#StudentsDeserveBetter – Following reports of a number of student deaths by suicide in recent weeks, the National Union of Students (@NUSuk) is calling for urgent action to tackle the issue.
As part of the #StudentsDeserveBetter campaign NUS is calling for –
- Greater investment in NHS mental health services and services delivered by colleges and universities
- Increased funding for mental health charities working with BAME, disabled and LGBT people
- Support for students self-isolating including care packages with food, household products, wellbeing materials and general necessities, and targeted educational and mental health support
Sara Khan, NUS Vice President for Liberation and Equality, said:
“We are heartbroken over the death by suicide of several students already this academic year. NUS would like to send our thoughts and support to the families of the victims.
“We have warned the government multiple numbers of times about the risks of the pandemic on students mental health. Many have left home for the first time, are living with strangers and have no access to their support networks. There is growing uncertainty and anxiety about the year ahead. Some things have been done but it is not enough. The issue is not being taken seriously enough and it is putting students’ lives at risk.
“We know that expressing hopelessness about the future, displaying overwhelming emotional distress and withdrawal from social connections are warning signs that a student may be at risk for suicide. We also know that the best way to prevent suicide is through early detection, diagnosis, and treatment.
“Were enough resources allocated to education providers to be able to see those signs and provide adequate support? Clearly not. Have there been enough resources centring the needs of BAME, disabled and LGBT students, since we know that outside of a global pandemic they are already the most at risk of poor mental health? Clearly not.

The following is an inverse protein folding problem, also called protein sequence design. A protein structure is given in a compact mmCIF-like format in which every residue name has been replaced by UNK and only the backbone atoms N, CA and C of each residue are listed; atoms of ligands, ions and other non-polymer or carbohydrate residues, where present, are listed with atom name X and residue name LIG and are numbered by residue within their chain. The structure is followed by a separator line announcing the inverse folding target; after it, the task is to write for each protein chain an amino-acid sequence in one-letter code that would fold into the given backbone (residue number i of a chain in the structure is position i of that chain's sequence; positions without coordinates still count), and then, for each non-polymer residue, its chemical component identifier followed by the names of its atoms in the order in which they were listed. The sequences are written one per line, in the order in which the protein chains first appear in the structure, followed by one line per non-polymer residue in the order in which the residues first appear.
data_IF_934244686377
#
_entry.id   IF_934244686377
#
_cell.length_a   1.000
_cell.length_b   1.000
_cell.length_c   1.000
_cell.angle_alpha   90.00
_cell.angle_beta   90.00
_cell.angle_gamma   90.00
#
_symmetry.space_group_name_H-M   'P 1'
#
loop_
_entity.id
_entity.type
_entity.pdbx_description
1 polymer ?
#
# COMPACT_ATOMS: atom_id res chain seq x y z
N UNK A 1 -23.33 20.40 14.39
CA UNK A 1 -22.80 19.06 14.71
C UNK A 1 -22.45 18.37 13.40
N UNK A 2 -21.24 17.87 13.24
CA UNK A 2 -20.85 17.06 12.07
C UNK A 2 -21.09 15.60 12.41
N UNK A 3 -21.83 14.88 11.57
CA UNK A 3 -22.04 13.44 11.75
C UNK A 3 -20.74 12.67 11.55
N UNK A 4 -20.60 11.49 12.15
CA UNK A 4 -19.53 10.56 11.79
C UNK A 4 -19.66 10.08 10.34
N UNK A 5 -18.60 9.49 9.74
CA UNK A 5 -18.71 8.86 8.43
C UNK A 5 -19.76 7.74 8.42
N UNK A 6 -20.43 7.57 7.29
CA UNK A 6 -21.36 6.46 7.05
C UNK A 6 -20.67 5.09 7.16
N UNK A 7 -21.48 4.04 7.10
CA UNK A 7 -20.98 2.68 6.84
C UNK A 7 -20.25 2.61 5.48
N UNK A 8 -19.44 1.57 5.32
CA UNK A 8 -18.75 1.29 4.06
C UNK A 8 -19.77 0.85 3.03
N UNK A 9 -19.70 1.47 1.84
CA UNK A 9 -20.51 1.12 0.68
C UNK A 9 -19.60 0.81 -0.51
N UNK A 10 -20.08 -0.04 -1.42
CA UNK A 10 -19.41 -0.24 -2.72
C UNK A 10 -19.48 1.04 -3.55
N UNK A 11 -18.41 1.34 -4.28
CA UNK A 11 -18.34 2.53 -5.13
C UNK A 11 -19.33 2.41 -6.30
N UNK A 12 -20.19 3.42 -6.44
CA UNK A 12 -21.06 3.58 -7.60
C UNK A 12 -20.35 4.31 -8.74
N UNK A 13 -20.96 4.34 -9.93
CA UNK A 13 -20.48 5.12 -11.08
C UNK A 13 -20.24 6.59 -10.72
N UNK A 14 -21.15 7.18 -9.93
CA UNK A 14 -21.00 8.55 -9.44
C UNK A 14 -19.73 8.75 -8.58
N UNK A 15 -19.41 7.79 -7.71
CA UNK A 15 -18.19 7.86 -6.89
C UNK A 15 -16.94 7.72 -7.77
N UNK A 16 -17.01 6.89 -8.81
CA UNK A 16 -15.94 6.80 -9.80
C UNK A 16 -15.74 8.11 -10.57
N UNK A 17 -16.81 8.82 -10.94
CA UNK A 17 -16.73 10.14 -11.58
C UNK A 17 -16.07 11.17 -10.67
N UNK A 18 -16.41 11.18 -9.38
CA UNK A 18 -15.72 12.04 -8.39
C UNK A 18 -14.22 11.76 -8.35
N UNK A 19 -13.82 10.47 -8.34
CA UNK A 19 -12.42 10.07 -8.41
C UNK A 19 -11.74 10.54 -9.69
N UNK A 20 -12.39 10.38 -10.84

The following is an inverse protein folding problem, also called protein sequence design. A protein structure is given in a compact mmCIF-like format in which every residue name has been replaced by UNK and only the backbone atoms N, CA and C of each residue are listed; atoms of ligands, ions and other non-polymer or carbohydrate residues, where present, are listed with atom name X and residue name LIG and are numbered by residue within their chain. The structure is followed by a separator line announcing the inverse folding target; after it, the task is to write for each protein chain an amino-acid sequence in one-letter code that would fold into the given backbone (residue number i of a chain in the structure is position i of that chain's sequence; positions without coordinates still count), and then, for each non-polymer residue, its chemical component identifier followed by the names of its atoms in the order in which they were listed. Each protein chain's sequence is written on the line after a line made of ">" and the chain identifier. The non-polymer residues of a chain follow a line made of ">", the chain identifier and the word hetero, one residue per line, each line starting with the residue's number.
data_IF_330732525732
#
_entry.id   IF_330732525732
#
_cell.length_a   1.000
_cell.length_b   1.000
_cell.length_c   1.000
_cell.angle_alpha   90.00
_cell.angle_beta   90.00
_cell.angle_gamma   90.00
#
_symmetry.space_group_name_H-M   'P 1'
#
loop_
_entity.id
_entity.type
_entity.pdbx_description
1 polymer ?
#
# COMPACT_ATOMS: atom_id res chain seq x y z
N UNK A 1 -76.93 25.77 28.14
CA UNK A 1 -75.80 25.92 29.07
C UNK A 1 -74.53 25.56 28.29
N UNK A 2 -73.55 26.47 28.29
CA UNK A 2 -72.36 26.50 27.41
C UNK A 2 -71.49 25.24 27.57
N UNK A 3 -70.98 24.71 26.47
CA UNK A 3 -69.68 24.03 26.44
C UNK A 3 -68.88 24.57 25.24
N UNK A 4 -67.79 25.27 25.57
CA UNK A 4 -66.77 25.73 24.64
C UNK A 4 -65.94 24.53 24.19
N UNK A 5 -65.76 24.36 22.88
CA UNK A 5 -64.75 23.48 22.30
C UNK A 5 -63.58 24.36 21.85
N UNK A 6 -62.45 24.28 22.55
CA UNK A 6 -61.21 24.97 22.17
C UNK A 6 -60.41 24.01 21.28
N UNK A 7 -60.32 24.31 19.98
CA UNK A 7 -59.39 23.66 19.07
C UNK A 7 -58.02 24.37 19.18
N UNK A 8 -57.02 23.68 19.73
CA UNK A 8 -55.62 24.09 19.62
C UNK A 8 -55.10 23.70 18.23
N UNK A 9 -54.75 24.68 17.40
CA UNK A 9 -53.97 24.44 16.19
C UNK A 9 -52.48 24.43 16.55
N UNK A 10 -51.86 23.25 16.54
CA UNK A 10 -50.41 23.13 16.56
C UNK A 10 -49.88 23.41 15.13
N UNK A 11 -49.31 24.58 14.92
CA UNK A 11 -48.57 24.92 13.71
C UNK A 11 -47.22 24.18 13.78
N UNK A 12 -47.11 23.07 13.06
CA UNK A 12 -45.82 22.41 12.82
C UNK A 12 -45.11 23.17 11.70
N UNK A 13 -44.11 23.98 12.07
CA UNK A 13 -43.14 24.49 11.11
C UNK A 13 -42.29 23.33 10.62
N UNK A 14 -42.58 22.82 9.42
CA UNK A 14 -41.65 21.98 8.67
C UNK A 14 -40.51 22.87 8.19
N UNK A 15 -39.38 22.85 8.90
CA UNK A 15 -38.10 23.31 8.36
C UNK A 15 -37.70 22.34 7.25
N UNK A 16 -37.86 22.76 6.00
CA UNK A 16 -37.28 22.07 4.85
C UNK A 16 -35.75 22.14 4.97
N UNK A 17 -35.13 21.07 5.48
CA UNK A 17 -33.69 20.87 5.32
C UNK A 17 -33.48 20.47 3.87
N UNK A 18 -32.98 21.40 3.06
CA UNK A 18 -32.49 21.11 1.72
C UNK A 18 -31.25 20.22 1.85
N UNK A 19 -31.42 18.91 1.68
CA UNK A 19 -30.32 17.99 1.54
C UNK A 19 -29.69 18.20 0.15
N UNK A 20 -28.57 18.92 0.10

“Students deserve better than this. That is why we call on the government to immediately increase the funding of NHS mental health services and the funding of mental health charities working with BAME, disabled and LGBT people. We also need to see more support for students self-isolating and flexibility shown by universities, including allowing students to travel to see family members provided it is safe to do so. Universities should be providing care packages with food, household products, wellbeing materials and general necessities, and targeted educational and mental health support, with facilitation of social activity.
“The death of one student is one death too many.”
Responding to today’s NHS figures showing one in six children in England have a probable mental health problem
Anne Longfield, Children’s Commissioner for England, said:
“This dramatic increase in the number of children struggling with mental health problems, worsened by the Covid crisis, is extremely alarming. It should shock the Government into immediate action to tackle a growing epidemic.
“While there have been some welcome improvements in children’s mental health services over recent years, clearly the scale of the problem is getting worse, and what has been promised is just not enough. The NHS will have to upscale radically its plans for children’s mental health just to meet its existing commitments. Every school needs an NHS funded counsellor as a minimum, and we need a children’s mental health service that is properly funded, with no postcode lottery, so that children receive the support and treatment they need as quickly as possible.”